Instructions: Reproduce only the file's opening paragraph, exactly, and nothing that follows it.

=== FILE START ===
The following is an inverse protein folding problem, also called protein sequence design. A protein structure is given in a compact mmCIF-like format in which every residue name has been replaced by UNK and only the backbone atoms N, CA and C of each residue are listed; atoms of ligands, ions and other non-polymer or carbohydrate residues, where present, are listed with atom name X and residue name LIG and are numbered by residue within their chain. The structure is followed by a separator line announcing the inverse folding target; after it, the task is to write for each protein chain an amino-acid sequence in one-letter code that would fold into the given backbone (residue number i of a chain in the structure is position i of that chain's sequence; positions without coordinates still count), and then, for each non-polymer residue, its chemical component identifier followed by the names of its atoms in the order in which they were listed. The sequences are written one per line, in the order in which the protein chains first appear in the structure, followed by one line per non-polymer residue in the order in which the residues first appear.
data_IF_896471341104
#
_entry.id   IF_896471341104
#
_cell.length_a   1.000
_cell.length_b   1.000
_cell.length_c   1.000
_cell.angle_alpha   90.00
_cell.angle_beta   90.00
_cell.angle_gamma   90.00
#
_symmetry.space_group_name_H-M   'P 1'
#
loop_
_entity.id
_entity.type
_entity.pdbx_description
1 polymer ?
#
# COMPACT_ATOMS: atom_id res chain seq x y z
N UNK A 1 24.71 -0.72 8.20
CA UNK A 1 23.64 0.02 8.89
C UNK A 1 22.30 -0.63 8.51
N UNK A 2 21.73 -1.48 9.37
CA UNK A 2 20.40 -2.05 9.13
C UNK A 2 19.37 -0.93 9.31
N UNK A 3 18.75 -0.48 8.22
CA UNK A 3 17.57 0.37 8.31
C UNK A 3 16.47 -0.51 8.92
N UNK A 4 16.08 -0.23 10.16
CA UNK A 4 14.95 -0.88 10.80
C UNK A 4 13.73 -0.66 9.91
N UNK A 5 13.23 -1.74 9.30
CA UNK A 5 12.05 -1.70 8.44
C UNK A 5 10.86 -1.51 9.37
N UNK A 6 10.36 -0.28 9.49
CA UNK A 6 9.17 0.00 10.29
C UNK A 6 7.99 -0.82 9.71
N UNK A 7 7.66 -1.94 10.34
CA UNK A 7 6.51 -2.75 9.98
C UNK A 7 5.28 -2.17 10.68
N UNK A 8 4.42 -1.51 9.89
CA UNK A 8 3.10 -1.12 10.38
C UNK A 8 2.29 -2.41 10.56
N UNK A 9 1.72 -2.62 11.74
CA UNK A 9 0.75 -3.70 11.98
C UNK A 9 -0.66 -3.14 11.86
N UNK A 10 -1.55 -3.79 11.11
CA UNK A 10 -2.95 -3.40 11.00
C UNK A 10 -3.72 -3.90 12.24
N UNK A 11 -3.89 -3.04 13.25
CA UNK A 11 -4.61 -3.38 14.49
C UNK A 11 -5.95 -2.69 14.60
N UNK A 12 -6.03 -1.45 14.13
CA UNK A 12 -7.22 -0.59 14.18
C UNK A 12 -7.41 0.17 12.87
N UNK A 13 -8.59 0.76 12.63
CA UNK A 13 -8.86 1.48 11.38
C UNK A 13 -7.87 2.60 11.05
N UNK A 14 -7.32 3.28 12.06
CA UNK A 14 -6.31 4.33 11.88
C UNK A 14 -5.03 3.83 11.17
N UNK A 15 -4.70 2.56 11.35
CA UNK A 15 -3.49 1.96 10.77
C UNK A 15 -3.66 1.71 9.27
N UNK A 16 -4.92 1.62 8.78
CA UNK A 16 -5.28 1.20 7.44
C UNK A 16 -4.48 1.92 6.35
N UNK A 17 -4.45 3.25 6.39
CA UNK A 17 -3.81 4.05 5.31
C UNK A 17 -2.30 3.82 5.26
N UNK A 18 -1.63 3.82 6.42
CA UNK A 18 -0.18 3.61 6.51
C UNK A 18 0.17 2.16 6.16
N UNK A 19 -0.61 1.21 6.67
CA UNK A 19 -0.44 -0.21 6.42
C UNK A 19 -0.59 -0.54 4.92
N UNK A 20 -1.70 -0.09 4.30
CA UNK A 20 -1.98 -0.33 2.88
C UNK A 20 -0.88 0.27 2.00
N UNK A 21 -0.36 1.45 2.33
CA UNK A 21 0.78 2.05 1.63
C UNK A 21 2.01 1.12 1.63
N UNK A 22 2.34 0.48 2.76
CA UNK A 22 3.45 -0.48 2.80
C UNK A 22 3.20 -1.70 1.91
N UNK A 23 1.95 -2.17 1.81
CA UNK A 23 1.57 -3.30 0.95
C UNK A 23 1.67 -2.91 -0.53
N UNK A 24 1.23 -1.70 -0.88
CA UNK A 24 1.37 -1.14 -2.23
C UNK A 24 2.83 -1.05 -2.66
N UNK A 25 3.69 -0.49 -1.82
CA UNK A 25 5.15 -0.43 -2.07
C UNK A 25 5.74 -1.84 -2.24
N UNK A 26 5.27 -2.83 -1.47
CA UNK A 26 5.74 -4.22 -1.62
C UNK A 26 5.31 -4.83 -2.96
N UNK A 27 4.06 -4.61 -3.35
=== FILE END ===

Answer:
The following is an inverse protein folding problem, also called protein sequence design. A protein structure is given in a compact mmCIF-like format in which every residue name has been replaced by UNK and only the backbone atoms N, CA and C of each residue are listed; atoms of ligands, ions and other non-polymer or carbohydrate residues, where present, are listed with atom name X and residue name LIG and are numbered by residue within their chain. The structure is followed by a separator line announcing the inverse folding target; after it, the task is to write for each protein chain an amino-acid sequence in one-letter code that would fold into the given backbone (residue number i of a chain in the structure is position i of that chain's sequence; positions without coordinates still count), and then, for each non-polymer residue, its chemical component identifier followed by the names of its atoms in the order in which they were listed. The sequences are written one per line, in the order in which the protein chains first appear in the structure, followed by one line per non-polymer residue in the order in which the residues first appear.